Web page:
Center for Biomedical Ethics



Session 1 : Informed Consent - Physicians should seek consent before providing diagnostic tests or treatment because capable adults have the right to choose or refuse recommended diagnostic tests or treatment. This includes the right to forego (not start or stop) life-sustaining treatment such as cardiopulmonary resuscitation, mechanical ventilation, dialysis, antibiotics, and artificial nutrition and hydration, even if this decision results in the patient's death. This right is grounded in the ethical principle of respect for patient autonomy and protected by the legal doctrine of informed consent. The elements of consent include (1) disclosure, (2) capacity, and (3) voluntariness.

Session 2 : Advance Directives - Advance directives are usually written documents designed to allow competent patients the opportunity to guide future health care decisions in the event that they are unable to participate directly in medical decision making. The major argument for the use of instructive directives, such as a living will, is that it allows an individual to participate indirectly in future medical care decisions even if they lack the decision-making capacity, i.e., they become unable to make informed decisions. Instructive directives may extend individual autonomy and help ensure that future care is consistent with previous desires.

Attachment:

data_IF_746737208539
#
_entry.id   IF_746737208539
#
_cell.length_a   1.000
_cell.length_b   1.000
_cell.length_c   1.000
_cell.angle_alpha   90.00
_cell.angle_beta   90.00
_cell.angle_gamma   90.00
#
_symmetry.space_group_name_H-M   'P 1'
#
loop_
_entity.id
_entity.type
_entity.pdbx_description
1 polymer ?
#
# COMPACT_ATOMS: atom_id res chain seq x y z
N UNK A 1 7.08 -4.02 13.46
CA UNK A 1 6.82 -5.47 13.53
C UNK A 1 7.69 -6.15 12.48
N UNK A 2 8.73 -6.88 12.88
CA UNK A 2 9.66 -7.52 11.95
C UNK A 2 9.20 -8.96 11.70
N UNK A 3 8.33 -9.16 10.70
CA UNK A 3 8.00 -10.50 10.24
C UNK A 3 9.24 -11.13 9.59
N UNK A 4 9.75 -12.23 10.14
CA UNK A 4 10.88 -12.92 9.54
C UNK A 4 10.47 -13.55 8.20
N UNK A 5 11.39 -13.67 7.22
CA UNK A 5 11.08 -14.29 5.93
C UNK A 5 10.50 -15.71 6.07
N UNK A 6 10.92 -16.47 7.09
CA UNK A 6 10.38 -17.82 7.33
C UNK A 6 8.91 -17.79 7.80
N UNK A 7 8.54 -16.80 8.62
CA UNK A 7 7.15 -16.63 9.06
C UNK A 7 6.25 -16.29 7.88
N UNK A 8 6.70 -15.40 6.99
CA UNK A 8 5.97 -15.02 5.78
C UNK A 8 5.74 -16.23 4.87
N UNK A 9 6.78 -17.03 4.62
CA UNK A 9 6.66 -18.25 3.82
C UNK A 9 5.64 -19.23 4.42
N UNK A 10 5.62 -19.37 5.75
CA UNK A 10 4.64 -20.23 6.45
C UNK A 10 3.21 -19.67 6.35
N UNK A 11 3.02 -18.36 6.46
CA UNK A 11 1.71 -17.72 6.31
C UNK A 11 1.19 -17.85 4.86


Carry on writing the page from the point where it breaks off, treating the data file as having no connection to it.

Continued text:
Session 3: Medical Error - Adverse events and medical errors are not uncommon. Ethics, professional policy and the law, as well as the relevant empirical literature, suggest that timely and candid disclosure should be standard practice. Candor about error may lessen, rather than increase, the medical legal liability of the health care professionals and may help to alleviate the patient's concerns.